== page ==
Several articles here have delved into the history of John Bernard, the pseudonym used by a fake billionaire technology investor who’s tricked dozens of start-ups into giving him tens of millions of dollars. Bernard’s latest victim — a Norwegian startup hoping to build a fleet of environmentally friendly shipping vessels — is now embroiled in a lawsuit over a deal gone bad, in which Bernard falsely claimed to have secured $100 million from six other wealthy investors, including the founder of Uber and the artist Abel Makkonen Tesfaye, better known as The Weeknd.
In December 2021, researchers discovered a new ransomware-as-a-service named ALPHV (a.k.a. “BlackCat”), considered to be the first professional cybercrime group to create and use a ransomware strain in the Rust programming language. In this post, we’ll explore some of the clues left behind by the developer who was reputedly hired to code the ransomware variant.
What’s worse than finding out that identity thieves took out a 546 percent interest payday loan in your name? How about a 900 percent interest loan? Or how about not learning of the fraudulent loan until it gets handed off to collection agents? One reader’s nightmare experience spotlights what can happen when ID thieves and hackers start targeting online payday lenders.
Up for the “Most Meta Cybercrime Offering” award this year is Accountz Club, a new cybercrime store that sells access to purloined accounts at services built for cybercriminals, including shops peddling stolen payment cards and identities, spamming tools, email and phone bombing services, and those selling authentication cookies for a slew of popular websites.
If you created an online account to manage your tax records with the U.S. Internal Revenue Service (IRS), those login credentials will cease to work later this year. The agency says that by the summer of 2022, the only way to log in to irs.gov will be through ID.me, an online identity verification service that requires applicants to submit copies of bills and identity documents, as well as a live video feed of their faces via a mobile device.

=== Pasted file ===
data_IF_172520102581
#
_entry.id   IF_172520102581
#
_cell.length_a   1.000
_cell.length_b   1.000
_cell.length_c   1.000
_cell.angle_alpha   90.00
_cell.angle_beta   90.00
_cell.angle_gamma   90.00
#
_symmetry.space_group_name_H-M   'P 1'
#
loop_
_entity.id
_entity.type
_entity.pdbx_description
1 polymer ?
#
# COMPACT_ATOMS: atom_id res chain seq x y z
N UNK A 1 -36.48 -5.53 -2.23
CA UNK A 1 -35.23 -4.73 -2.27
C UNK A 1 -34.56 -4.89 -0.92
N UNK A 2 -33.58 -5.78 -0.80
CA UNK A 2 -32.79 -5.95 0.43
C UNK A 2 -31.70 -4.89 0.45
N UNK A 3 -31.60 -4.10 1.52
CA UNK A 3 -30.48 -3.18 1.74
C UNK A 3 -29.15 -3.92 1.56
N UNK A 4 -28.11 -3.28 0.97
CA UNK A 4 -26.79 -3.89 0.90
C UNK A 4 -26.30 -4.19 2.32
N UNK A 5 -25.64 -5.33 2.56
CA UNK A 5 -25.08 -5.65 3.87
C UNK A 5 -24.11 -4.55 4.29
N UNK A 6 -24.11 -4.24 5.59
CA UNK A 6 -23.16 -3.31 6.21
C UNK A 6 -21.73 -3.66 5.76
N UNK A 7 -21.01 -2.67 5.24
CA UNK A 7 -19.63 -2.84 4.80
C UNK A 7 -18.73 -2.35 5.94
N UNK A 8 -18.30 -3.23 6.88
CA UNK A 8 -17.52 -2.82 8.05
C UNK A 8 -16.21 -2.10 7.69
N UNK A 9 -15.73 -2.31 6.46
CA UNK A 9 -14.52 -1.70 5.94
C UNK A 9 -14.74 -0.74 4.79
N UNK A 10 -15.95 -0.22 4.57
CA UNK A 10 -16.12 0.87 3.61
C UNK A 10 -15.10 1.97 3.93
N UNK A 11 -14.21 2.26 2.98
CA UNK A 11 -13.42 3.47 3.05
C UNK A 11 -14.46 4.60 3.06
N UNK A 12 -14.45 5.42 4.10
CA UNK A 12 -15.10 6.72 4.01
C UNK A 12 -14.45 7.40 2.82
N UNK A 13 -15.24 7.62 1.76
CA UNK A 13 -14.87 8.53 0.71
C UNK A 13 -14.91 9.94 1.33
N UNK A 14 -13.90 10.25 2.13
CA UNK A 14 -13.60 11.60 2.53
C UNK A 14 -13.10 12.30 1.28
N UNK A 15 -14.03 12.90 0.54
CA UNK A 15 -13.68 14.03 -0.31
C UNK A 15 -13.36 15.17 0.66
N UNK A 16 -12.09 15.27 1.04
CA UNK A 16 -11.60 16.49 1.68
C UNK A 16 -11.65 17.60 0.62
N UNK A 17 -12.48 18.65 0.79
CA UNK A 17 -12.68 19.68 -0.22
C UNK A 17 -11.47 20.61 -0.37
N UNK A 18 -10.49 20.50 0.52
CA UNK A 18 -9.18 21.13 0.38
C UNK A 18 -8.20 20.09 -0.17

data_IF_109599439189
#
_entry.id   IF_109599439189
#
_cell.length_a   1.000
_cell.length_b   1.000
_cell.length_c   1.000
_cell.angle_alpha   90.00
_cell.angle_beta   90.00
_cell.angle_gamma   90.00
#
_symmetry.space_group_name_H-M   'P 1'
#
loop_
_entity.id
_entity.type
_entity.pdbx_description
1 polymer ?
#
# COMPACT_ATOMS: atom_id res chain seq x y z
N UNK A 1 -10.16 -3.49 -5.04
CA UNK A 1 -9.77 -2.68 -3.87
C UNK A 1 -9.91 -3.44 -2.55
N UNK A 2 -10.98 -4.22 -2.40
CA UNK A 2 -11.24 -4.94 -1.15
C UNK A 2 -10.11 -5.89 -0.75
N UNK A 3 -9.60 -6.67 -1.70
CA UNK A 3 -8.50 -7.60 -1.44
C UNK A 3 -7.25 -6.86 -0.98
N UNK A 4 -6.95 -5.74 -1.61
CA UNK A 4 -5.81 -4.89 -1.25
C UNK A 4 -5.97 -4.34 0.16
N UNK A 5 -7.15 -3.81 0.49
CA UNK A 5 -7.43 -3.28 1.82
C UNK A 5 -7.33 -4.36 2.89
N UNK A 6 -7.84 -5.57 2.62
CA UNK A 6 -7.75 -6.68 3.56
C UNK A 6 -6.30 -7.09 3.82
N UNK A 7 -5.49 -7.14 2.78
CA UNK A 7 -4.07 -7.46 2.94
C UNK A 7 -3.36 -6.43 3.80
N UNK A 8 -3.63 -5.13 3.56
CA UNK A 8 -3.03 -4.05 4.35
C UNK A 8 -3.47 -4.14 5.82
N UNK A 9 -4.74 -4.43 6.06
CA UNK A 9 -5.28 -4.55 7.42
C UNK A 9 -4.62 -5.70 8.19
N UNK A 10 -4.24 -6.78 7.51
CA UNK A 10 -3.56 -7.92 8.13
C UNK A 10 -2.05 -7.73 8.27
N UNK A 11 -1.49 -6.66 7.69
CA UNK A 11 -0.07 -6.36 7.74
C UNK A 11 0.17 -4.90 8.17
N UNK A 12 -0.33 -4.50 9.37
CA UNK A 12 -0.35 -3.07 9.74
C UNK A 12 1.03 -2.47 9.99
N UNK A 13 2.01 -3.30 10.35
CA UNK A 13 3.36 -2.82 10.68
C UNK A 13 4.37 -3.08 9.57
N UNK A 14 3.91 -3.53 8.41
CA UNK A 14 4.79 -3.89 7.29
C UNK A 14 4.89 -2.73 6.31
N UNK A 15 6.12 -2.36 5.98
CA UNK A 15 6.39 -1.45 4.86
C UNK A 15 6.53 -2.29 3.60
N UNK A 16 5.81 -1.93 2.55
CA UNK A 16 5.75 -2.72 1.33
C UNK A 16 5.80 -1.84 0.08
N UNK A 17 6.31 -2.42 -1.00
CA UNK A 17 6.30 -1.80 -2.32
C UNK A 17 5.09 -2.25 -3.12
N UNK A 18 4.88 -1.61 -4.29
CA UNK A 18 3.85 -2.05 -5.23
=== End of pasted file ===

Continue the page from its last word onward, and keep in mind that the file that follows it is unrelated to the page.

The Russian government said today it arrested 14 people accused of working for “REvil,” a particularly aggressive ransomware group that has extorted hundreds of millions of dollars from victim organizations. The Russian Federal Security Service (FSB) said the actions were taken in response to a request from U.S. officials, but many experts believe the crackdown is part of an effort to reduce tensions over Russian President Vladimir Putin’s decision to station 100,000 troops along the nation’s border with Ukraine.
In a great many ransomware attacks, the criminals who pillage the victim’s network are not the same crooks who gained the initial access to the victim organization. More commonly, the infected PC or stolen VPN credentials the gang used to break in were purchased from a cybercriminal middleman known as an initial access broker. This post examines some of the clues left behind by Wazawaka, the handle chosen by a major access broker in the Russian-speaking cybercrime scene.
Microsoft today released updates to plug nearly 120 security holes in Windows and supported software. Six of the vulnerabilities were publicly detailed already, potentially giving attackers a head start in figuring out how to exploit them in unpatched systems. More concerning, Microsoft warns that one of the flaws fixed this month is “wormable,” meaning no human interaction would be required for an attack to spread from one vulnerable Windows box to another.
Many readers were surprised to learn recently that the popular Norton 360 antivirus suite now ships with a program which lets customers make money mining virtual currency. But Norton 360 isn’t alone in this dubious endeavor: Avira antivirus — which has built a base of 500 million users worldwide largely by making the product free — was recently bought by the same company that owns Norton 360 and is introducing its customers to a service called Avira Crypto.
Norton 360, one of the most popular antivirus products on the market today, has installed a cryptocurrency mining program on its customers’ computers. Norton’s parent firm says the cloud-based service that activates the program and enables customers to profit from the scheme — in which the company keeps 15 percent of any currencies mined — is “opt-in,” meaning users have to agree to enable it. But many Norton users complain the mining program is difficult to remove, and reactions from longtime customers have ranged from unease and disbelief to, “Dude, where’s my crypto?”